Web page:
If you are going to take a bath, you might as well come clean! We say that a lot in public relations when things go wrong. Hiding facts, and the truth, is never a good idea. The problem is, sitting on information becomes its own story — and can destroy trust.
And, for the media - get caught in a lie once, and you’re done. Unfortunately, we see this in current crisis points, time and time again. Like the school board that won’t share a report with the public that paid for it. Regardless of what valid excuses that can be offered, the absence of truth leads to rampant speculation.
The same can be said of political leaders who hide emails and documents, and refuse to allow key people to testify. The end conclusion is simple: if you act like you are guilty, you probably are.
There is little difference between perception and truth in a 24-hour news cycle — so hiding facts, blocking witnesses, and refusing to share the truth has two bad consequences — it burns up any good will backed by an organization. And, it builds on a growing suspicion and disconnect among key publics. As outlined in the PRSA Code of Ethics, an organization has a duty to be open, direct and honest.
If a rumor is out there that is not a fact, it is the responsibility of the organization to correct it. If an organization can shed light on an issue, especially in a crisis, it must come forward. And while hiding facts, and hiding your head, may seem like a natural reaction — all it does is put off the inevitable — and it can prolong a crisis.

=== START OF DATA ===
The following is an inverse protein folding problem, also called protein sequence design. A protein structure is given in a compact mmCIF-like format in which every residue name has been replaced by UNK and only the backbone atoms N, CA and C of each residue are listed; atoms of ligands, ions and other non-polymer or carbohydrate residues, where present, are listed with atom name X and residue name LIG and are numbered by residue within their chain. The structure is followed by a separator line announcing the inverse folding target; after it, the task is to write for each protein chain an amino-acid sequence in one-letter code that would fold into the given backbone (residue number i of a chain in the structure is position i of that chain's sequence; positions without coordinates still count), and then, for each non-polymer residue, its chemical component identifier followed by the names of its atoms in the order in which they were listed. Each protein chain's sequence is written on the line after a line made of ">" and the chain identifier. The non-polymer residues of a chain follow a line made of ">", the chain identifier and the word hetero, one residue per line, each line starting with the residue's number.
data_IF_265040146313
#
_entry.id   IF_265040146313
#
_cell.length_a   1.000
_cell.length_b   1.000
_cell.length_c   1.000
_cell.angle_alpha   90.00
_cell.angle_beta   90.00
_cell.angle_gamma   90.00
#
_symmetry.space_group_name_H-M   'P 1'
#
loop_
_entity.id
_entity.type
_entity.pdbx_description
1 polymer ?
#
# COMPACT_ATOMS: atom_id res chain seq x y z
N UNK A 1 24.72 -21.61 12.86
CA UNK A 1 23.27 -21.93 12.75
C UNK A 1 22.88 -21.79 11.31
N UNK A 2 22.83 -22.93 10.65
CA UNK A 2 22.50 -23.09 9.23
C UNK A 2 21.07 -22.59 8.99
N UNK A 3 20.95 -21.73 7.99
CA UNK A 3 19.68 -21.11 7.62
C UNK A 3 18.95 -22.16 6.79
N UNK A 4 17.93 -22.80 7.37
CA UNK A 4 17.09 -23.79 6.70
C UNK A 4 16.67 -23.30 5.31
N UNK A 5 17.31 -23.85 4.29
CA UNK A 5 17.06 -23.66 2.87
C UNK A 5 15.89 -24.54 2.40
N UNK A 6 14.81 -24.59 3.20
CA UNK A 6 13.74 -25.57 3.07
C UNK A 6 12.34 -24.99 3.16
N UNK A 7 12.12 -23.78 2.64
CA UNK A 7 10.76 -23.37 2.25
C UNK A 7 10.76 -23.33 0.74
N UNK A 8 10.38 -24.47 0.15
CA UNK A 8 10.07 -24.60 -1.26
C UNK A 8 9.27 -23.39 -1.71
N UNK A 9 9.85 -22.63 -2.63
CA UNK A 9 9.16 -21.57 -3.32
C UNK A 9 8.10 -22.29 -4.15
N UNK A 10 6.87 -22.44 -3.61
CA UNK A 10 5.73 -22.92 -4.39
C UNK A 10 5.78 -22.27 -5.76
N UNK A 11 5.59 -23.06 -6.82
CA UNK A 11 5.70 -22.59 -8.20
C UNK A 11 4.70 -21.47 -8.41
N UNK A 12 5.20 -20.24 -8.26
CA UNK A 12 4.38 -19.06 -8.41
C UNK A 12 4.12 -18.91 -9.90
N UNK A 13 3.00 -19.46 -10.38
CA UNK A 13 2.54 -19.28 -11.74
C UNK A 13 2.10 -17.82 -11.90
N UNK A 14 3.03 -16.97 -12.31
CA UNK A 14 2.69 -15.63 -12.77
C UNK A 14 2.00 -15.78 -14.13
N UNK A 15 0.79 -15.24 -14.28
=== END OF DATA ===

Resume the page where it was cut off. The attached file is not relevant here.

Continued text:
The classic example is Equifax. They discovered a security breach on July 29th, but only announced it September 7th. While their response was well thought out and well planned (hey, they had a whole month) the very fact that they waited so long broke trust on day one.
And, with the coronavirus, China’s much quicker and more transparent response is a good sign that they learned from the SARS epidemic of 2003, where information and the facts were withheld for months.
But the biggest truth shielding scandal this past year belongs to Boeing, the company stands accused of deliberately covering up the truth about the 737 MAX’s anti-stall system issues. The truth came out, but only after two deadly crashes. Hiding the issue cost trust, the CEO his job, and it cost company $10 billion.
If you are going to take a bath, come clean — get everything out there and move on. The opposite is a recipe for disaster.